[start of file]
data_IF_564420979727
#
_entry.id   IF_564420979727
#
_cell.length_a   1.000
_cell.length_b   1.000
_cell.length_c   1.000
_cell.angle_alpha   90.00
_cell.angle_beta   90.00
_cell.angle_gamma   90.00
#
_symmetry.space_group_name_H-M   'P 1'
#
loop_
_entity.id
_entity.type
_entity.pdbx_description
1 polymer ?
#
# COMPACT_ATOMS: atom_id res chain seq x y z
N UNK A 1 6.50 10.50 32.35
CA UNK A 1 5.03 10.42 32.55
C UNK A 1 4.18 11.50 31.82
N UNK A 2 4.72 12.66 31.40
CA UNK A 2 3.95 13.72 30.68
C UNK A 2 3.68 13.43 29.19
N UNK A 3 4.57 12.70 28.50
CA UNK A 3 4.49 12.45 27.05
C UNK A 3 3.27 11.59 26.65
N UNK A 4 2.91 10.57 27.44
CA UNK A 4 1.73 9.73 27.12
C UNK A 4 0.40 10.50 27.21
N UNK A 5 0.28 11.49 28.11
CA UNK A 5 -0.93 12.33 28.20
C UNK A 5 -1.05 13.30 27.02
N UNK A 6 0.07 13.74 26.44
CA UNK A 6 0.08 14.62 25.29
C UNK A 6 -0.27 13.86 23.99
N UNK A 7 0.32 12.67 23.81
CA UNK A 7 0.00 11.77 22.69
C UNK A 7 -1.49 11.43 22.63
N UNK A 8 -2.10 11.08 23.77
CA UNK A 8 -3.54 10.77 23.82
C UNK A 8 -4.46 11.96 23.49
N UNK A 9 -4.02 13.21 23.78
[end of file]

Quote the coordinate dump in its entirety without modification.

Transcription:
data_IF_564420979727
#
_entry.id   IF_564420979727
#
_cell.length_a   1.000
_cell.length_b   1.000
_cell.length_c   1.000
_cell.angle_alpha   90.00
_cell.angle_beta   90.00
_cell.angle_gamma   90.00
#
_symmetry.space_group_name_H-M   'P 1'
#
loop_
_entity.id
_entity.type
_entity.pdbx_description
1 polymer ?
#
# COMPACT_ATOMS: atom_id res chain seq x y z
N UNK A 1 6.50 10.50 32.35
CA UNK A 1 5.03 10.42 32.55
C UNK A 1 4.18 11.50 31.82
N UNK A 2 4.72 12.66 31.40
CA UNK A 2 3.95 13.72 30.68
C UNK A 2 3.68 13.43 29.19
N UNK A 3 4.57 12.70 28.50
CA UNK A 3 4.49 12.45 27.05
C UNK A 3 3.27 11.59 26.65
N UNK A 4 2.91 10.57 27.44
CA UNK A 4 1.73 9.73 27.12
C UNK A 4 0.40 10.50 27.21
N UNK A 5 0.28 11.49 28.11
CA UNK A 5 -0.93 12.33 28.20
C UNK A 5 -1.05 13.30 27.02
N UNK A 6 0.07 13.74 26.44
CA UNK A 6 0.08 14.62 25.29
C UNK A 6 -0.27 13.86 23.99
N UNK A 7 0.32 12.67 23.81
CA UNK A 7 0.00 11.77 22.69
C UNK A 7 -1.49 11.43 22.63
N UNK A 8 -2.10 11.08 23.77
CA UNK A 8 -3.54 10.77 23.82
C UNK A 8 -4.46 11.96 23.49
N UNK A 9 -4.02 13.21 23.78